– If horse rushes, do small circle. When relaxed, go back to a large circle.
– In lope, look for no change in how your horse carries itself.
– Get this before you do any side movements in lope.


Mix them in. Helps to get horse on the HQ.

Less advanced group – 10:30am – Group 2


On circle when changing rein do not disengage the hindquarters, as this loses collection. Instead move the forequarters. If you do disengage HQ, rock the horse back to rebalance the horse.
What is important is not what accomplished at 2 day clinic. What’s important is the next 2-4 weeks after clinic, especially if you video tape and watch yourself ride. If done consistently, you’ll be amazed at difference in your riding. When watching the video, also give yourself credit for your achievements.


Seat: Sit on your backpockets. But stay upright, don’t lean back. You can practise this with a yoga ball. When on back pockets, roll the ball forward. Practice this at stop sign when you are driving. If you stop with your feet in front of you, you are off balance. Breathe out when you do this. Close your fingers, do not pull with arms and lean back. If you pull the reins, it’s hard to sit on back pockets.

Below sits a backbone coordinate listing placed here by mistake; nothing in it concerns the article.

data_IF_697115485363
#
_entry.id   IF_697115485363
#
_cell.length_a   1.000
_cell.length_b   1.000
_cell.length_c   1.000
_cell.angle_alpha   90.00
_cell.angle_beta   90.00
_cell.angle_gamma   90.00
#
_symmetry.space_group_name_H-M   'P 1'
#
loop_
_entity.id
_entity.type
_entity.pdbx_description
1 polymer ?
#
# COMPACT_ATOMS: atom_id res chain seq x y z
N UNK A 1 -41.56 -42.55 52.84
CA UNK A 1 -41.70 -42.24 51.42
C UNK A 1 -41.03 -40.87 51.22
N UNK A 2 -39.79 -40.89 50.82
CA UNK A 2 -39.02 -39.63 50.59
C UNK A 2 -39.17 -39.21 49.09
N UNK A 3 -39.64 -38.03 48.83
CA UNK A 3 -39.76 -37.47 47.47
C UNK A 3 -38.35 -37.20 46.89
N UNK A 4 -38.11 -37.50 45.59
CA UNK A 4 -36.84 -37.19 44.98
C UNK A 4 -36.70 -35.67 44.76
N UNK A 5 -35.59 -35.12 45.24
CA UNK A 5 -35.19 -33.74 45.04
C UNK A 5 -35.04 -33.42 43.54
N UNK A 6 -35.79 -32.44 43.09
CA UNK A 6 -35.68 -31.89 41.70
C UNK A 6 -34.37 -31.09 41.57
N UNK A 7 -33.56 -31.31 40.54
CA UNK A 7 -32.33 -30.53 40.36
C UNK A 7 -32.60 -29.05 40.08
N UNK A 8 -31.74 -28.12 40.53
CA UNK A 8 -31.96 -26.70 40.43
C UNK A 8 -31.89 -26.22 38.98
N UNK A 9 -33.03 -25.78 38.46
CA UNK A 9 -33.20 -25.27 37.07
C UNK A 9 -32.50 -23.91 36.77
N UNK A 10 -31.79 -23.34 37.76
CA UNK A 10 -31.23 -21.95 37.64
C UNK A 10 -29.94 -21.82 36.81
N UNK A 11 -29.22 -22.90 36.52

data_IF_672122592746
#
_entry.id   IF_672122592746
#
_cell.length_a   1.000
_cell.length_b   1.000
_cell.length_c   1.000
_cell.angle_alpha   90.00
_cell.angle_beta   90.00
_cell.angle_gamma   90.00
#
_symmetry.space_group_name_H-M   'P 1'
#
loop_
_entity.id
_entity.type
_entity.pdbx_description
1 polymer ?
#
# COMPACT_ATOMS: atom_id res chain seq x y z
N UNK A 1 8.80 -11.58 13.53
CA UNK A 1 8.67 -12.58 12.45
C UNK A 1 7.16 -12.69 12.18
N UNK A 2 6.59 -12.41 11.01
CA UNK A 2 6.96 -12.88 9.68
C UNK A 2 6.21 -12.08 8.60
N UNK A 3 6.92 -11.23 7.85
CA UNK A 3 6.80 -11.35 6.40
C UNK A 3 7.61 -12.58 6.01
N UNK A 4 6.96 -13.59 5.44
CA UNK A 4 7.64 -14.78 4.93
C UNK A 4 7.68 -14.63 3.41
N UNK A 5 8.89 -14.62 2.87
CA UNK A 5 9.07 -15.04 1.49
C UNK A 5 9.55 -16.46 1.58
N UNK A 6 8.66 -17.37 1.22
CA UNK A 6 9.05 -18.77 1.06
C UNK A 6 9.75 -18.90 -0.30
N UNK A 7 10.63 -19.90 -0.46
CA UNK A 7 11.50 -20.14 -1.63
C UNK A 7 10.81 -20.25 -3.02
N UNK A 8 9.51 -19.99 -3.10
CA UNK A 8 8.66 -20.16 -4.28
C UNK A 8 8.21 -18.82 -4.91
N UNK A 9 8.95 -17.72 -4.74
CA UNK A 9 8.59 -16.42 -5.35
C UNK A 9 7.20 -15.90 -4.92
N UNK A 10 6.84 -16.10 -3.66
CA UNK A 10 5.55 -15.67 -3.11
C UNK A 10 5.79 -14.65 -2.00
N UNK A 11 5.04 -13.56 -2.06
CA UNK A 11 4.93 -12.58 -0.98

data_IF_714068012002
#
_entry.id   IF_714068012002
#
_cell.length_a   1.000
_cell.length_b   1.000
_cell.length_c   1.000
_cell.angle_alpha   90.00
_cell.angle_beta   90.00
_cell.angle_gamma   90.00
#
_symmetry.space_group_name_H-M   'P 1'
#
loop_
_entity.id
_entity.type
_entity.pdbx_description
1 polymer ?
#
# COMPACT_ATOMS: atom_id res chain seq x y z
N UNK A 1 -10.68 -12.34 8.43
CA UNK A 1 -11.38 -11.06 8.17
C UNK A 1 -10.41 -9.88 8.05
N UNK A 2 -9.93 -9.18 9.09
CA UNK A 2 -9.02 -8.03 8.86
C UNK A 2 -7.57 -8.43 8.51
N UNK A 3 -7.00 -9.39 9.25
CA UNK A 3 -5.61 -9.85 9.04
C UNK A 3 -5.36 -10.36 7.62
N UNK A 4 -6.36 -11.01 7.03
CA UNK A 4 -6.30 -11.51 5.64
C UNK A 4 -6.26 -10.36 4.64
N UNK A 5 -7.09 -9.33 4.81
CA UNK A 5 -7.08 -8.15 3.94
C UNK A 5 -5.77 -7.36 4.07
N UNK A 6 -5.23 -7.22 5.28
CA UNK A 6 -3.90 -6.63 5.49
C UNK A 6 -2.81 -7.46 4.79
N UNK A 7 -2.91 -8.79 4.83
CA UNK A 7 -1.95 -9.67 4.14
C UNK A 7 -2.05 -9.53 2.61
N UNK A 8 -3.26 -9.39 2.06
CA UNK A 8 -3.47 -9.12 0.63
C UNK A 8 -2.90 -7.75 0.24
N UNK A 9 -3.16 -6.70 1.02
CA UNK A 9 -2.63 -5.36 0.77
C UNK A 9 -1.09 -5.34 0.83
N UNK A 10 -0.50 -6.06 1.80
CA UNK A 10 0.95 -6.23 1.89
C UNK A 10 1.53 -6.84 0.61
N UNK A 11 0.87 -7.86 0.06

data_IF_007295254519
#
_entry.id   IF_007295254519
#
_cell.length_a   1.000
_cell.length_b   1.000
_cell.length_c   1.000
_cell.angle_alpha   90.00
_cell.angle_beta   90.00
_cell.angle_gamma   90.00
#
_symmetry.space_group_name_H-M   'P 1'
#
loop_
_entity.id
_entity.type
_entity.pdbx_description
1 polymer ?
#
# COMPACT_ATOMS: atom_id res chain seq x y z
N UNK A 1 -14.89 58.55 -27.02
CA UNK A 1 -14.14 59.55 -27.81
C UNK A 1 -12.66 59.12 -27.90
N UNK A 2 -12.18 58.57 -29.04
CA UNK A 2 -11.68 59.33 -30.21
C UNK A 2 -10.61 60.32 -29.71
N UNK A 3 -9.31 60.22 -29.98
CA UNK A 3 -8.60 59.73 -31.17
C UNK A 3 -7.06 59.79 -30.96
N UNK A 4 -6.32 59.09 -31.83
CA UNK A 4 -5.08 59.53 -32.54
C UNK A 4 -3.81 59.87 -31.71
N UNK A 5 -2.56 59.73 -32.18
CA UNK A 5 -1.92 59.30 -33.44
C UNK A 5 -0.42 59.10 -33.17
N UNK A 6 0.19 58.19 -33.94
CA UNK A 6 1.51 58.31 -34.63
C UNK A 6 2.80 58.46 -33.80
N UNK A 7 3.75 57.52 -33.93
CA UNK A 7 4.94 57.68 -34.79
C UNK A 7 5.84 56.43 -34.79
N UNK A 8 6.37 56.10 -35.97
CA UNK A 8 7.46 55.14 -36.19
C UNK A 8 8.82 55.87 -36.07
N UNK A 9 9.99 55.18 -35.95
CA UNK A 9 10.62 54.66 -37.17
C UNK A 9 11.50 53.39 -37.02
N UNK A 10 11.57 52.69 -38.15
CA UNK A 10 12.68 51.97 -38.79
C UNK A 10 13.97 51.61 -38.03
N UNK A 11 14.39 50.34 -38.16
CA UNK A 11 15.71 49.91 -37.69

– Look where you want to go
– Have a little weight on inside seat bone
– At halt, feel the hind end drop before the turn.
– When turning, release outside rein
– Keep the feet moving in roll back, or horse will shift his weight forwards.


– Sit on your back pockets
– Hands only stop your horse going forward
– Slight leg pressure
– Can back up now straight and in bends
– Don’t let people see how you’re moving your horse!

“When you’re communicating with horse, it’s a private conversation. It’s not for everyone to hear”

– Back in straight line
– Back in circle, weight on inside
– Walk circle. Then back up in the same tracks in that circle
– Feel where hind ends drops in backup.

You don’t need to overstretch top line instead, relax the back muscles and contract the stomach muscles

If head low, the hind end is up and not engaged
If head low and hind end low, this is over stretching of the ligaments along the vertebrae. Not good physically for horse. (eg. Reining horses)

“Horses stretch their topline all day, walking and eating grass. More than you could do riding.”


– Walk
– Backup
– Rollback
– Rebalance horse afterwards

1:30pm – Theory – Bits

Need to study the horses mouth before you choose the correct bit. This is very important.

Check bars of the mouth. This is the area between front and back teeth. It is skin on bone. Are there any weird things growing there? Smooth bars are very good. Check your horses mouths width.

The tongue can be thick, normal, or thin, and sit below the teeth.

How low/high is the roof of your horse’s mouth? Is it deep or shallow?